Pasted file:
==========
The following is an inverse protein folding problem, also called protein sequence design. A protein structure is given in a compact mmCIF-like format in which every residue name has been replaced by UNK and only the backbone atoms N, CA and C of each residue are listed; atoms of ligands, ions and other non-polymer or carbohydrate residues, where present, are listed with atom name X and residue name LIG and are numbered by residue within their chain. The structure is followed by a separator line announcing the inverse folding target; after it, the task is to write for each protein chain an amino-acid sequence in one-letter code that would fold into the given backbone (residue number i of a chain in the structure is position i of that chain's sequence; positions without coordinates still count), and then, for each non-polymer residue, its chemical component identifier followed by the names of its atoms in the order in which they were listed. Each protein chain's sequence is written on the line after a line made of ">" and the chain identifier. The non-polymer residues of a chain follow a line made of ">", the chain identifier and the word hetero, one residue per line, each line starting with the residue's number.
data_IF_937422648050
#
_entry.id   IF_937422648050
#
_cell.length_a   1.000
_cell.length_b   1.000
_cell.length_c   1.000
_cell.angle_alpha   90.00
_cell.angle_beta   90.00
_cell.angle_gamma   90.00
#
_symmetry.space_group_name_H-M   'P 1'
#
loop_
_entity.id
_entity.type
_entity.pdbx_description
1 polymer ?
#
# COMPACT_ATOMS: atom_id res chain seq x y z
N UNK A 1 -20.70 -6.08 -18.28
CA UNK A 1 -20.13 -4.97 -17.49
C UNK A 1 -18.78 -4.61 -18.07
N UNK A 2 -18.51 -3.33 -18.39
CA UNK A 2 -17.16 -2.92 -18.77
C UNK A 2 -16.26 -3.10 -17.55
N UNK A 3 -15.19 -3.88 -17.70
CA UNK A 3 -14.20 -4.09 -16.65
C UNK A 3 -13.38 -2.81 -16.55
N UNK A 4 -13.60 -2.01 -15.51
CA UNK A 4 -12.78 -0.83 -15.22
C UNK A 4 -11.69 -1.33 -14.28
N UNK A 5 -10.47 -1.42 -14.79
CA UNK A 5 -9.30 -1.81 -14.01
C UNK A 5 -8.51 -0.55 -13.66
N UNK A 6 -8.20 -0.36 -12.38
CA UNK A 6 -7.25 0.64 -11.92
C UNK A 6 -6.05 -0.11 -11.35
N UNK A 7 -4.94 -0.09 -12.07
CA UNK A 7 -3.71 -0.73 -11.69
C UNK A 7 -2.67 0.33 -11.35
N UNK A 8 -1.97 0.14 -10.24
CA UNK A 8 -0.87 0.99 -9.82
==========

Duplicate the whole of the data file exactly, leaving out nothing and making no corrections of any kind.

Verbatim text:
The following is an inverse protein folding problem, also called protein sequence design. A protein structure is given in a compact mmCIF-like format in which every residue name has been replaced by UNK and only the backbone atoms N, CA and C of each residue are listed; atoms of ligands, ions and other non-polymer or carbohydrate residues, where present, are listed with atom name X and residue name LIG and are numbered by residue within their chain. The structure is followed by a separator line announcing the inverse folding target; after it, the task is to write for each protein chain an amino-acid sequence in one-letter code that would fold into the given backbone (residue number i of a chain in the structure is position i of that chain's sequence; positions without coordinates still count), and then, for each non-polymer residue, its chemical component identifier followed by the names of its atoms in the order in which they were listed. Each protein chain's sequence is written on the line after a line made of ">" and the chain identifier. The non-polymer residues of a chain follow a line made of ">", the chain identifier and the word hetero, one residue per line, each line starting with the residue's number.
data_IF_937422648050
#
_entry.id   IF_937422648050
#
_cell.length_a   1.000
_cell.length_b   1.000
_cell.length_c   1.000
_cell.angle_alpha   90.00
_cell.angle_beta   90.00
_cell.angle_gamma   90.00
#
_symmetry.space_group_name_H-M   'P 1'
#
loop_
_entity.id
_entity.type
_entity.pdbx_description
1 polymer ?
#
# COMPACT_ATOMS: atom_id res chain seq x y z
N UNK A 1 -20.70 -6.08 -18.28
CA UNK A 1 -20.13 -4.97 -17.49
C UNK A 1 -18.78 -4.61 -18.07
N UNK A 2 -18.51 -3.33 -18.39
CA UNK A 2 -17.16 -2.92 -18.77
C UNK A 2 -16.26 -3.10 -17.55
N UNK A 3 -15.19 -3.88 -17.70
CA UNK A 3 -14.20 -4.09 -16.65
C UNK A 3 -13.38 -2.81 -16.55
N UNK A 4 -13.60 -2.01 -15.51
CA UNK A 4 -12.78 -0.83 -15.22
C UNK A 4 -11.69 -1.33 -14.28
N UNK A 5 -10.47 -1.42 -14.79
CA UNK A 5 -9.30 -1.81 -14.01
C UNK A 5 -8.51 -0.55 -13.66
N UNK A 6 -8.20 -0.36 -12.38
CA UNK A 6 -7.25 0.64 -11.92
C UNK A 6 -6.05 -0.11 -11.35
N UNK A 7 -4.94 -0.09 -12.07
CA UNK A 7 -3.71 -0.73 -11.69
C UNK A 7 -2.67 0.33 -11.35
N UNK A 8 -1.97 0.14 -10.24
CA UNK A 8 -0.87 0.99 -9.82